• backybacky Twin CitiesPosts: 18,722
    Are you saying that a car scoring the first "poor" in a frontal offset crash test in over three years is not newsworthy? People tend to play up bad news vs. good news; e.g., notice how many headlines lately did NOT say, "Hundreds of millions of people are safe after tsunami strikes Indian Ocean." That's not a conspiracy, that's current journalistic practice, whether we like it or not.
  • Intongue says: "We have been seeing more of this since the reduced power airbags came out."

     

    Why don't they just FIX THE PROBLEM. a novel idea, isn't it?
  • the old speed airbags would actually cause more injuries because they overdid it. I think that Kia ought to go back and make a retrofit to the frontal airbags and/or the seatbelt pretensioners and test it until it works correctly. Look at it as a challenge and fix it. With all of the publicity it would help them in the long run(not to mention the people it might help who have already bought a new world order Spectra or who intend to buy one). I'd love to hear from Kia Motors in South Korea on this issue, eh?

    2008 Mitsubishi Lancer GTS

  • More evidence that KIA needs to fire the side airbags simultaneously with the front ones to help alleviate the head-into-the-B-pillar issue.

     

    Here's a snippet from the IIHS review of the Saab 9-3 that received major safety kudos:

     

    http://www.iihs.org/vehicle_ratings/ce/html/0306.htm

     

    RESTRAINTS/DUMMY KINEMATICS: GOOD Dummy movement was well controlled. The side curtain airbags deployed, as intended by Saab (even for frontal impacts). After the dummy moved forward into the frontal airbag, its head brushed the side airbag and its fabric cover. The dummy continued to rebound into the seat without its head coming close to any stiff structure that could cause injury.
  • I really wouldn't sweat this one. I kind of doubt a real person's head would bounce around like the one in Mr.Lund's test. Having said that, I also feel that it only makes sense to fire the side airbags and curtains in a frontal offset crash. I just am not sure that man can simulate a crash that acccurately with a crash test dummy and slingshot and barrier. Would that exact result happen again with the new Spectra as last test? I'm not so sure and if I owned a new Spectra I wouldn't be losing any sleep over the IIHS tests.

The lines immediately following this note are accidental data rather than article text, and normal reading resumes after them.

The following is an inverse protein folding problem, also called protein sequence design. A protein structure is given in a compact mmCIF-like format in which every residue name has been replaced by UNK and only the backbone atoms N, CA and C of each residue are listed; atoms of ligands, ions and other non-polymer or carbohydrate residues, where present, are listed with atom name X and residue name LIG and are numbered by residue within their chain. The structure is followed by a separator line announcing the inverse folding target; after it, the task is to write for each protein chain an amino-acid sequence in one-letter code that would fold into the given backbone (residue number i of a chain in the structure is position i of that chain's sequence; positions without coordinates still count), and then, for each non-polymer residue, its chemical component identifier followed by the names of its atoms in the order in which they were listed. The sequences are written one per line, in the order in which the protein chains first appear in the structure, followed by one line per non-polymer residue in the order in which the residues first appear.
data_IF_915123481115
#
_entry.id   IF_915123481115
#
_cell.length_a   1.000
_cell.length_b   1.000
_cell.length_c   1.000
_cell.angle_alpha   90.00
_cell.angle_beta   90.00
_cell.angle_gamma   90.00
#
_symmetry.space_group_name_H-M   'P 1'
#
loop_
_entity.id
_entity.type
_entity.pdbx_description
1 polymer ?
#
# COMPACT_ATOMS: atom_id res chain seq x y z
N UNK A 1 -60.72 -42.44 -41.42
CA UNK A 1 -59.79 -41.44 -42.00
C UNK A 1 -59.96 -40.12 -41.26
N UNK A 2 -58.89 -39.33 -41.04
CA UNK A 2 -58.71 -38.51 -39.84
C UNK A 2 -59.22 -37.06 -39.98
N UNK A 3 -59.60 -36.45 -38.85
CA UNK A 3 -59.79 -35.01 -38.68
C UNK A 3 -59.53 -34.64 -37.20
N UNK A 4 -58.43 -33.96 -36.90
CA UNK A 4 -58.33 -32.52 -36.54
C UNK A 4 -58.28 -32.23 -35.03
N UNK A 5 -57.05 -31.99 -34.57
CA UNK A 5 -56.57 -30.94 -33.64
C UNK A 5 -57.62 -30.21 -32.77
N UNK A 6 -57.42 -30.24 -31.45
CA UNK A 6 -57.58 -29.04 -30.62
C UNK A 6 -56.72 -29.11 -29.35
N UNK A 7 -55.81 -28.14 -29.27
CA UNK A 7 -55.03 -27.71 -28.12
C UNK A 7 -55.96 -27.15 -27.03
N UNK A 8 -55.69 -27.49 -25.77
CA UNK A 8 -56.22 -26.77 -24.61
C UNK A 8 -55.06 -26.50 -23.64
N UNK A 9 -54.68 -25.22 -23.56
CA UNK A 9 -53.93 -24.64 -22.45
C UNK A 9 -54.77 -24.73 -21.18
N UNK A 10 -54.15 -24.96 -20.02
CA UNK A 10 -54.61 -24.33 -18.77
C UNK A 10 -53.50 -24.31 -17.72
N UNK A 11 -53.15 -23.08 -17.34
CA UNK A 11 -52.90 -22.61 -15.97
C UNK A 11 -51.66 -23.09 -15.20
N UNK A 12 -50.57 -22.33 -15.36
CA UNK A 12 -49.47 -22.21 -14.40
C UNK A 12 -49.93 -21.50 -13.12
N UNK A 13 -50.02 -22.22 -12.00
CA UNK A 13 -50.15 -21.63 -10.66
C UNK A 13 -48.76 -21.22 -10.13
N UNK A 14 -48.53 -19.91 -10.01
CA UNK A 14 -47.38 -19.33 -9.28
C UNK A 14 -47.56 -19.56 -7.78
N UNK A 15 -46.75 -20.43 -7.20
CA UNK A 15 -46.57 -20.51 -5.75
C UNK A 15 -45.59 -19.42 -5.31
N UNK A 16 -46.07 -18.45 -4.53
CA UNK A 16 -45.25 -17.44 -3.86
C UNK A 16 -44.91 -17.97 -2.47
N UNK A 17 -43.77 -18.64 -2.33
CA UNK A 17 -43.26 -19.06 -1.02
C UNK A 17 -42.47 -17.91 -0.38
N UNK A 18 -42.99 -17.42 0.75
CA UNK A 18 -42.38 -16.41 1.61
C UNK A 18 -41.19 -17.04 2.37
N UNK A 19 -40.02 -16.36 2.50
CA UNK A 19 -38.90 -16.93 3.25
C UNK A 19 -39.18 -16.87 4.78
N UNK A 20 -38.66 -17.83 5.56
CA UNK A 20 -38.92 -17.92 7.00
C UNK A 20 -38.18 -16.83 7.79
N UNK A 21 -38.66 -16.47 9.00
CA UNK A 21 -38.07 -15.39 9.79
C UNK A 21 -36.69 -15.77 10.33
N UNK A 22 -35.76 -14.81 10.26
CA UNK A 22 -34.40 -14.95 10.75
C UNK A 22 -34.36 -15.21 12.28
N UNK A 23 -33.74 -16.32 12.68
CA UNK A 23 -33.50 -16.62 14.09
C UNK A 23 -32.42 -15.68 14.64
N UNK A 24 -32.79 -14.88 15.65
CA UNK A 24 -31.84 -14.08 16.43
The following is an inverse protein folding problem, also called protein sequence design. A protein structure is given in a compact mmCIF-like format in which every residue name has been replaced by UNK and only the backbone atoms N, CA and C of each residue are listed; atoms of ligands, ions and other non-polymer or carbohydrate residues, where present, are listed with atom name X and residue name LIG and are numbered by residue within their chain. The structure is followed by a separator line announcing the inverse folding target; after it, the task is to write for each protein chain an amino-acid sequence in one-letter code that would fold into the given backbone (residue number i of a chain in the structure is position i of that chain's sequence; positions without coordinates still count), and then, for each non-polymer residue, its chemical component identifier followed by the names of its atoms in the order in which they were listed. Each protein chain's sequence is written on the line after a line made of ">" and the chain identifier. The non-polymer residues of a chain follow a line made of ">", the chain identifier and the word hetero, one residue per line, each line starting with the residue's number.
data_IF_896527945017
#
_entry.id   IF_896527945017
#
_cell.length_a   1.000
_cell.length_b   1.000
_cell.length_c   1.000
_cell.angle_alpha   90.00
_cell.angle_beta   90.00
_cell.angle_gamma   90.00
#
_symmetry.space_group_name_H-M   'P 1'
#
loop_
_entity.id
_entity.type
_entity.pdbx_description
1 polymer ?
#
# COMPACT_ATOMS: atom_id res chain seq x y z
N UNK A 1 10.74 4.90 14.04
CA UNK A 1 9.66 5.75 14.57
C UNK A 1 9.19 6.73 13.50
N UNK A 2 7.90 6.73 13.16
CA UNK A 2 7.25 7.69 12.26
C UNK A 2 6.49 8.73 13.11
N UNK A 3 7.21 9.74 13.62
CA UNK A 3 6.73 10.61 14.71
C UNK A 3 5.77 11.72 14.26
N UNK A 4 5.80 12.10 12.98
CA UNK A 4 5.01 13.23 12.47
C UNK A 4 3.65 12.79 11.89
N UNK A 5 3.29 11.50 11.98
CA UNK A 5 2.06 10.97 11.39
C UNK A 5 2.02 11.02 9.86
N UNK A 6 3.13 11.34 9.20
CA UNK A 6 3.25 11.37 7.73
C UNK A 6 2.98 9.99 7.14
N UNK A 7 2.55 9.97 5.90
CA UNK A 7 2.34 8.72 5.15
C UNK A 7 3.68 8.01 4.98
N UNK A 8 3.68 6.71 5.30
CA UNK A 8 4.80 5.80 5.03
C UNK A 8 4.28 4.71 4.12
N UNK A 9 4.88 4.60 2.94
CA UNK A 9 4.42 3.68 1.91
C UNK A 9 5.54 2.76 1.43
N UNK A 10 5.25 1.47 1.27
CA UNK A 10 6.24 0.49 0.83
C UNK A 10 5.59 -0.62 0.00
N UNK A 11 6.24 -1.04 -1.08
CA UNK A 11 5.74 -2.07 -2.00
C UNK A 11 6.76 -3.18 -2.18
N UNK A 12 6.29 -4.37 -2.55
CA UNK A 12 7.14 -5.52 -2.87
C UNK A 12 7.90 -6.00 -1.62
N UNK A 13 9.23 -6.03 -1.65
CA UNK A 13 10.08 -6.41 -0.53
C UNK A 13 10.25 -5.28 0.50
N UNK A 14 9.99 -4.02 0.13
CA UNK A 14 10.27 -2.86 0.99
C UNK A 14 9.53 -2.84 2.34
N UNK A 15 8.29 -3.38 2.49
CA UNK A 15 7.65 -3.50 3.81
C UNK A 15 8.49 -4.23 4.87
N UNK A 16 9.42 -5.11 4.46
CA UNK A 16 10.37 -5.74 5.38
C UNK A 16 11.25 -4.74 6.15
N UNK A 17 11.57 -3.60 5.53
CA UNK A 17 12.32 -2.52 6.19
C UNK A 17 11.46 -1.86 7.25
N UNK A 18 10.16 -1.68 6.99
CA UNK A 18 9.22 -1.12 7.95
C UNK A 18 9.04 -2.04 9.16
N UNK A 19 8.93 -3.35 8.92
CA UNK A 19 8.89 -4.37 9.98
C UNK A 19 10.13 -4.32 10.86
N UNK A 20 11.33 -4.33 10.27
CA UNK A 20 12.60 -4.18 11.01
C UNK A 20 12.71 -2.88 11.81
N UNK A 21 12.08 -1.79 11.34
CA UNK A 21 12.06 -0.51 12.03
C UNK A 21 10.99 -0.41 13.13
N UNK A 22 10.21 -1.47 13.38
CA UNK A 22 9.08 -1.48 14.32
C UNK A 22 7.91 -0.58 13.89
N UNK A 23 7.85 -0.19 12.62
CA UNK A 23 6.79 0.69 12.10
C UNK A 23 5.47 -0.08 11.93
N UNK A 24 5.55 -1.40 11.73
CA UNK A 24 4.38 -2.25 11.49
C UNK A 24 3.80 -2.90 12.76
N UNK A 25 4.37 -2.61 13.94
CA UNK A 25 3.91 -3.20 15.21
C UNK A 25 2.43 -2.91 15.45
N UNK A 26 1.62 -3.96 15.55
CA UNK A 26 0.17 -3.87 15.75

If you guys wanna chew your nails down to the stubs over that "test" go right ahead.

    2008 Mitsubishi Lancer GTS

  • alpha01alpha01 Posts: 4,747
    Your denial lives on and the crash test issue is pretty much dormant, but its worth noting that aside from the Elantras myriad issues with airbag deployment, the many versions of the current model that have been tested have remarkably similar deformation measurements, which speaks to the repeatability of these tests. Additionally, the IIHS uses pretty advanced test dummies, moreso than those used in the NHTSA tests, so your assertion that real peoples' heads do not "bounce around" in actual crashes remains unfounded unless you can provide information otherwise. All other things being equal, would you not prefer the dummy to NOT 'bounce around' as much, since the dummies dont 'bounce around' as much in other cars? (This is what the 'Kinematics' assesment is for, so you seem to be completely devaluing it). I dont think anyone is chewing nails or losing sleep over this test, but basically every other entry in the market is better than this Kia when it comes to frontal offset crashworthiness, one component of vehicle safety that most manufactures introducing new models make the effort to NAIL, on the first try. Not so Kia.

     

     
    I promise, Im done.

    ~alpha
  • I can now pronounce the new Spectra to be very capable in adverse driving conditions.